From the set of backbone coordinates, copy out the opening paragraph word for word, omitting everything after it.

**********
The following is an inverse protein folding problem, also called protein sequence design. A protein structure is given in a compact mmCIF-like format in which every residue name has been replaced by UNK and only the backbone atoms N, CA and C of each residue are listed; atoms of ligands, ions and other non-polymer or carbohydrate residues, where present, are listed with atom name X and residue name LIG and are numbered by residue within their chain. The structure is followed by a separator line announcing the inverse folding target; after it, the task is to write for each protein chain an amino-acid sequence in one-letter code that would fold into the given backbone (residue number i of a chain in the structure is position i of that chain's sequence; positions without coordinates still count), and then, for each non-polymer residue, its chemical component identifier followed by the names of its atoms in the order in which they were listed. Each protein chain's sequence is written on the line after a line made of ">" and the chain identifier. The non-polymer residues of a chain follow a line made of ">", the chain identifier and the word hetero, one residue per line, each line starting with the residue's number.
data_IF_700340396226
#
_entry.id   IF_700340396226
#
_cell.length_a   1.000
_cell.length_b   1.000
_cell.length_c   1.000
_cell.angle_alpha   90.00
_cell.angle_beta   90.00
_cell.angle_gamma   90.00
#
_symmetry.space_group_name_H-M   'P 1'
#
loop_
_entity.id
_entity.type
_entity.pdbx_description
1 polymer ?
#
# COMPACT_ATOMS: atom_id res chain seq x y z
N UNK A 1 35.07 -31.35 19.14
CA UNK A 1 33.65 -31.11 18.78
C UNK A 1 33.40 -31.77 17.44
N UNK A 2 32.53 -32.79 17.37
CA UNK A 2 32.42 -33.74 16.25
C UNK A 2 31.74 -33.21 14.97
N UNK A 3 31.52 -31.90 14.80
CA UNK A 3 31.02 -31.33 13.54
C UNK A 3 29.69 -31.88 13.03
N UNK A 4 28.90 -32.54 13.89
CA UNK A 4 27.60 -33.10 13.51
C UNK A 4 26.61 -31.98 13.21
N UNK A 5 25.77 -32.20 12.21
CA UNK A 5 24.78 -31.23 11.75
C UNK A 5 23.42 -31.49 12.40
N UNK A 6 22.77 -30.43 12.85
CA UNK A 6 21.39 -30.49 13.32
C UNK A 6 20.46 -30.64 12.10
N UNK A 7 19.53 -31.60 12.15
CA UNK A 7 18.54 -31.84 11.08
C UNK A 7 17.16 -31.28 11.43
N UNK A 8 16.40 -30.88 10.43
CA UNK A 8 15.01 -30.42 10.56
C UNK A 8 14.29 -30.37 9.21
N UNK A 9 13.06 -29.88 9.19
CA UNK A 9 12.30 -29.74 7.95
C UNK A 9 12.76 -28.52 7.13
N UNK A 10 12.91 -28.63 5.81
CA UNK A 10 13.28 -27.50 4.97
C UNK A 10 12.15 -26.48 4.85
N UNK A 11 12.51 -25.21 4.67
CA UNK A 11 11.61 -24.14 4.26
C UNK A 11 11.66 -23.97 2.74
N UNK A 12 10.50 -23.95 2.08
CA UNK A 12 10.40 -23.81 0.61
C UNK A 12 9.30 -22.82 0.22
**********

The following is an inverse protein folding problem, also called protein sequence design. A protein structure is given in a compact mmCIF-like format in which every residue name has been replaced by UNK and only the backbone atoms N, CA and C of each residue are listed; atoms of ligands, ions and other non-polymer or carbohydrate residues, where present, are listed with atom name X and residue name LIG and are numbered by residue within their chain. The structure is followed by a separator line announcing the inverse folding target; after it, the task is to write for each protein chain an amino-acid sequence in one-letter code that would fold into the given backbone (residue number i of a chain in the structure is position i of that chain's sequence; positions without coordinates still count), and then, for each non-polymer residue, its chemical component identifier followed by the names of its atoms in the order in which they were listed. Each protein chain's sequence is written on the line after a line made of ">" and the chain identifier. The non-polymer residues of a chain follow a line made of ">", the chain identifier and the word hetero, one residue per line, each line starting with the residue's number.